O, Jerusalem!

I dwell in Jerusalem, my eternal city.
I stand at its heart, the Kotel, the Wailing Wall.
And see her frozen tears and everlasting smile,
Her clouds passing with mournful sighs.
Her pitiful laughter at those who wanted to destroy her.
Or wished to deny her Jewish ancestry.
For thousands of years.
But did not succeed.

I read holy books,
And hundreds of thousands of names,
Those from Egypt, Babylon, Rome, Spain, Hungary, America and Africa.
I hear the cries from Auschwitz, Buchenwald and Dachau,
And the playful delight of today’s Jewish children in Jerusalem’s courtyard.

I see the auto-da-fés, the Crusades,
The pogroms and the Roman torture chambers,
Mothers of all ages crying for their children.
But also, the Israeli flag with King David’s star.
As it waves above the stones.

Thousands of written prayers in the cracks of its walls.

I encounter the crying soldier, the sobbing stone-hard businessman,
The movie star, confused politician, housewife and Yeshiva student.

Yeshayahu stands next to me, Rabbi Akiva a bit further on.
My teachers: Maimonides, Yehudah Halevi, Hillel and Shamai.
Behind me the Gaon of Vilna, absorbed in his thoughts,
The Baal Shem Tov in deep devotion.

Men, women, and children.
Mitnagdim, Chassidim, Ethiopians,
Yemenites, Sephardim and Ashkenazim.
Jews of all colors.
And righteous gentiles.
There is no time, no clock,
No early or late, just broken eternity.
Standing but unable to grasp,
I say my tefilah-prayer.
Then truth descends upon me:
I have never left Jerusalem.
I find myself here for thousands of years.

The return to Jerusalem is unprecedented,
An event sui generis.
It defies comprehension.

The creation of the State of Israel is a surprise,
The survival of the Jewish people a shock.
A breach in a world where people do not want to be surprised.

And so…Jerusalem irritates.

The mighty Egyptian, Babylonian and Persian
Conquered the world with much fanfare, pomp and splendor,
And disappeared;
The Greek and the Roman followed
With their drumbeat and war carriages,
And died out;
Others came, holding their torch high,
Only to have it burn out.

The Jew saw them all,
Surpassed them all,
And became what he always was: immortal.

Oh, that Israel’s enemies would wake up!
When will they learn that Israel never left its homeland,
But was forced out against its will?
That Titus and his army were ultimately defeated by a nation of orphans,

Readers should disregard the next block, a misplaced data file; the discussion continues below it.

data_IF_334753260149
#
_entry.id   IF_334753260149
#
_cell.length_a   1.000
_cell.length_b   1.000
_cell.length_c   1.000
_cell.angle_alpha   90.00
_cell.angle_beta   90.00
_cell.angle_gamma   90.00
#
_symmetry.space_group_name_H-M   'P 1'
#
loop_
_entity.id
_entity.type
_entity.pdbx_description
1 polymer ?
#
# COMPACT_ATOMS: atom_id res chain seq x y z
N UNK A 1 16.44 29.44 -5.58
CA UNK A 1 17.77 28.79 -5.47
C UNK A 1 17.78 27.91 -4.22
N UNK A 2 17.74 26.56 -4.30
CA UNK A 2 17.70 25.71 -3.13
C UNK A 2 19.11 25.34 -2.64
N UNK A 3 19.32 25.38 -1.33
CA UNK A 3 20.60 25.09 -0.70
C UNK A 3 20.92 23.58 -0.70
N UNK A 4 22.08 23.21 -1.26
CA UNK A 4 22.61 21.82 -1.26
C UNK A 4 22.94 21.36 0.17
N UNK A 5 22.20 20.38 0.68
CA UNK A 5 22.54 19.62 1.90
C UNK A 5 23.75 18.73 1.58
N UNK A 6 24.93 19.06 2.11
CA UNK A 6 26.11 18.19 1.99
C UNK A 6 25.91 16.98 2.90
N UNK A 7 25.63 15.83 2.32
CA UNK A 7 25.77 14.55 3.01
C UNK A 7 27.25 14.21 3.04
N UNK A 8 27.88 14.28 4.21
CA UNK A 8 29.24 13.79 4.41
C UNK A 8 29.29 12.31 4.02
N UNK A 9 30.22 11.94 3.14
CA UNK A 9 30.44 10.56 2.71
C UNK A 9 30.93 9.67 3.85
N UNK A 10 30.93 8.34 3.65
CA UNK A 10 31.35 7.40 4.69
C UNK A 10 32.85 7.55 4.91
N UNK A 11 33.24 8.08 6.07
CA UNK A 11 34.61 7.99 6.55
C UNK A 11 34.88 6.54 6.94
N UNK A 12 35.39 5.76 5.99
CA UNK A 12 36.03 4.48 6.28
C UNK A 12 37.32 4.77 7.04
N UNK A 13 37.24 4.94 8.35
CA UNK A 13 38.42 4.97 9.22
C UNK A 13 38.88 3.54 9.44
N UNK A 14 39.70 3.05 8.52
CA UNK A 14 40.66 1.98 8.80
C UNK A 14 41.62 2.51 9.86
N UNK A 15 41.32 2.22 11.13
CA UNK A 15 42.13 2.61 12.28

By an ever-dying people that never died?

There is no victory for those who fight a people
That never ceased praying, for thousands of years,
To return to its capital which they never left.
Where their bodies were resurrected
After they were turned into ashes at Auschwitz.

What to do with a people that mourned for its Temple,
Rebuilding it in its hearts.
While sitting on the floor in deep mourning,
Year after year, thousands of times?

How to deal with a people that covers its dead?
With earth from the land of Israel.
While their tombstones stand in foreign countries?

How to defeat a people whose home in exile
Became a portable Land of Israel and its capital Jerusalem?
Where Moses and the Hebrew prophets
Are still alive and teach Torah?

Through Israel we perceive the infinite: the God of Israel.

The land and its people are indispensable:
God’s witness in a world where the ordinary
Has become the standard.

And where Jerusalem is a wake up call.


Partially Inspired by Abraham Joshua Heschel and Mark Twain


About the Author
Rabbi Dr. Nathan Lopes Cardozo is the Founder and Dean of the David Cardozo Academy and the Bet Midrash of Avraham Avinu in Jerusalem. A sought-after lecturer on the international stage for both Jewish and non-Jewish audiences, Rabbi Cardozo is the author of 13 books and numerous articles in both English and Hebrew. Rabbi Cardozo heads a Think Tank focused on finding new Halachic and philosophical approaches to dealing with the crisis of religion and identity amongst Jews and the Jewish State of Israel. Hailing from the Netherlands, Rabbi Cardozo is known for his original and often fearlessly controversial insights into Judaism. His ideas are widely debated on an international level on social media, blogs, books and other forums.
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